Next Steps

The revocation of the impacted certificate for all code signed after July 10, 2012 is planned for 1:15 pm PDT (GMT -7:00) on Thursday October 4, 2012. To determine what this means for current installations and what corrective steps (if any) are necessary, please refer to the support page on Adobe.com. The certificate revocation itself will be included in the certificate revocation list (CRL) published by VeriSign; no end user or administrator action is required to receive the updated CRL.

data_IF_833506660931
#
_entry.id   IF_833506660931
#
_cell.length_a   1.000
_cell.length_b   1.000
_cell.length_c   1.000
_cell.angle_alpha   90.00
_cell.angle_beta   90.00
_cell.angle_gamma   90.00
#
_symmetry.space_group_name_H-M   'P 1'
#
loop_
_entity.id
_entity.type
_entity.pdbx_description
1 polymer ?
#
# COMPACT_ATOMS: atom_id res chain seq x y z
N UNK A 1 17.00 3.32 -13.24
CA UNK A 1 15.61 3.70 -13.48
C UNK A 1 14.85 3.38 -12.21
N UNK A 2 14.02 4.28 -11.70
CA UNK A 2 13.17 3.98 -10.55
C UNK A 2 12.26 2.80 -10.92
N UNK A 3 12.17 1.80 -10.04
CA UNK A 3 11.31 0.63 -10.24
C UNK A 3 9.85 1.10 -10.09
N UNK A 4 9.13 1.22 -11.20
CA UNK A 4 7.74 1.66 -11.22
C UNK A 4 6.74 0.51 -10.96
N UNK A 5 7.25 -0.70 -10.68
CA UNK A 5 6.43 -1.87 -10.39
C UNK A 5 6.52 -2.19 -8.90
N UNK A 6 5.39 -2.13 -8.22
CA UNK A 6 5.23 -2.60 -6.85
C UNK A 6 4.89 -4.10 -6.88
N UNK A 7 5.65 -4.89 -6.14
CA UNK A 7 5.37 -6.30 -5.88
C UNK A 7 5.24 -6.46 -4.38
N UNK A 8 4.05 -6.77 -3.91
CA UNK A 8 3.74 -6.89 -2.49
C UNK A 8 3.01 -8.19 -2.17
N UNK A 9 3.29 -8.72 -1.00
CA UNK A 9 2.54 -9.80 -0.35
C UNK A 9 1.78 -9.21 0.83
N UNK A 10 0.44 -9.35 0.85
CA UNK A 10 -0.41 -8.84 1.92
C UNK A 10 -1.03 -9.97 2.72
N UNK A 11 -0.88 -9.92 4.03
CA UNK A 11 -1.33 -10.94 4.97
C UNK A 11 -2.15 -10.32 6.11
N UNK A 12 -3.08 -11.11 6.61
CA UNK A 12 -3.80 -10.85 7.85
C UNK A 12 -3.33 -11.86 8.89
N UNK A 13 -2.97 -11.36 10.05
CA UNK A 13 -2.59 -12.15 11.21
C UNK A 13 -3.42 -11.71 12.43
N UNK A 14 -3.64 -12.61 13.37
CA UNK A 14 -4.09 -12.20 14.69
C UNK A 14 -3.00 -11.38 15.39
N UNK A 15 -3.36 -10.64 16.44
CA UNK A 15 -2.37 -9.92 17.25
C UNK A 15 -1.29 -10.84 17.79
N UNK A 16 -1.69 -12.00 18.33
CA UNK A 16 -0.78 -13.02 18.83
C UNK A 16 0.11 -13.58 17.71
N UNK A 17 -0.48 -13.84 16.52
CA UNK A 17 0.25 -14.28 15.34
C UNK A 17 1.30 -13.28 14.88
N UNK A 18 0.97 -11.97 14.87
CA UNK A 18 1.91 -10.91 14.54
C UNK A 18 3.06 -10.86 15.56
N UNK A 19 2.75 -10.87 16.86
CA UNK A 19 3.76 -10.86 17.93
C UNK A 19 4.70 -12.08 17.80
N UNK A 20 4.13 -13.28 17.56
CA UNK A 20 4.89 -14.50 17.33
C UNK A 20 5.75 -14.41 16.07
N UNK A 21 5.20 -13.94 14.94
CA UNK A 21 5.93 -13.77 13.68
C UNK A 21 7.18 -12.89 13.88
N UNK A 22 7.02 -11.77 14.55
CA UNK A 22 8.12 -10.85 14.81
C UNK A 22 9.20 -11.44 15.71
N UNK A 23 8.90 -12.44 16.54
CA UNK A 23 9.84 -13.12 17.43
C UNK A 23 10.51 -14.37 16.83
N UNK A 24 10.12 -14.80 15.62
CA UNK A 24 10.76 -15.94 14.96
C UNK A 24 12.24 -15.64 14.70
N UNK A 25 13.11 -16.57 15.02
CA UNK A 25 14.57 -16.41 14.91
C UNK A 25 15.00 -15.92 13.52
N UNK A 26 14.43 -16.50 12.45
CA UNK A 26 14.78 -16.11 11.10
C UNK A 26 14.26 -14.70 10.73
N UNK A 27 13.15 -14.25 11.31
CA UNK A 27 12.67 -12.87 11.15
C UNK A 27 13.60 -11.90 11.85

Through this process we learned a great deal about current issues with code signing and the impact of the inappropriate use of a code signing certificate. We plan to share our lessons learned as well as foster a conversation within the industry about the best way to protect users and minimize the impact on users in cases where the revocation of a certificate becomes necessary (as in this example). Please stay tuned for more details in the coming weeks.

* Adobe Muse and Adobe Story AIR applications as well as Acrobat.com desktop services